The International Year of Astronomy (IYA2009) is a yearlong celebration of astronomy, taking place in 2009 to coincide with the 400th anniversary of the first recorded astronomical observations with a telescope by Galileo Galilei.
In 1609, Galileo Galilei first turned his primitive telescope to the night sky and made astounding discoveries that changed humankind’s understanding of our position in the Universe, including mountains and craters on the Moon, countless stars invisible to the naked eye, and moons around the planet Jupiter.
The main idea of the International Year Of Astronomy is to create a Galileo Moment for each participant … a moment of personal discovery and wonder that inspires further exploration. Throughout 2009, people all over the world are being introduced to astronomy, in one way or another.
With that in mind and in conjunction with the Homecoming I have been asked by Rick Reynolds of Parks Canada to conduct an evening of sky watching near the summit of Mount Revelstoke National Park. Parks Canada is giving us a wonderful opportunity to get away from the city lights by keeping the Mt Revelstoke road open up to Balsam Lake on Friday night, July 24. I will be there with my telescope and binoculars and I invite you to join us. here will be no charge to people going up the mountain for the Milky Way Tour because Parks Canada waives the fee after 8 p.m.
Let me introduce you to some of the highlights of the summer night sky. I’ll be your guide as we explore the marvellous starlit Milky Way. Starting in the NE with Perseus, the Milky Way runs high overhead and down the length of the sky to Scorpius in the far southwest. In between these points are many wonders to be seen… like Star Clusters, Star Clouds, Nebulae, Jupiter and its moons, Messier objects, the far away Andromeda Galaxy, double stars as well as several constellations. Binoculars are great for picking these objects out and if you want a closer look, I’ll have my telescope. We may even see meteors, as the annual Perseid Meteor Shower will be slowly starting up and building to its peak on August 11-12.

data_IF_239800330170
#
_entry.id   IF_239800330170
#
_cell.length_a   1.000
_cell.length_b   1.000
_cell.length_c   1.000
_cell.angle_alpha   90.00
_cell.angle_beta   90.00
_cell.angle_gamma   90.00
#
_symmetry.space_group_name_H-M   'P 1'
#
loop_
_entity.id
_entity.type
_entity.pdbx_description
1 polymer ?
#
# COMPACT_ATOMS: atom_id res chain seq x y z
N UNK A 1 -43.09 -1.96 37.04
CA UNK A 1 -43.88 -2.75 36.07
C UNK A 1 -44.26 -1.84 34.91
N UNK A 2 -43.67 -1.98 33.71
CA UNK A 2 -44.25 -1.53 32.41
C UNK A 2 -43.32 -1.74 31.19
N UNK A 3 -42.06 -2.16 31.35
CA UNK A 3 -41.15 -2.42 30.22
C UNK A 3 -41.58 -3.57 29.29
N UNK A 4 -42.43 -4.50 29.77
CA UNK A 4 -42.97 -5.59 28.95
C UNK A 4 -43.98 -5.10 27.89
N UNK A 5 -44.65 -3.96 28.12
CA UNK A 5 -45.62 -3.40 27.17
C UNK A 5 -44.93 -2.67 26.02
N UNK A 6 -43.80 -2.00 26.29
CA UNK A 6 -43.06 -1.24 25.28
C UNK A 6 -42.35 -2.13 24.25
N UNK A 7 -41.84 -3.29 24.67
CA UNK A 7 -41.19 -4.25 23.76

It’s not often we get a chance like this — to be at the summit of a mountain with a clear and dark sky above us! Bring your binoculars… and telescope if you have one, but it’s not necessary. A lot of sky watching is best done with binoculars and the naked eye! Binoculars will be provided by Parks Canada to those who don’t have them. To make your experience more comfortable, bring a reclining lawn chair… and the high mountain air will be cool so dress warmly.
If Friday is cloudy we will try again on Saturday. The show starts in deep twilight! Roll up for the Magical Milky Way tour!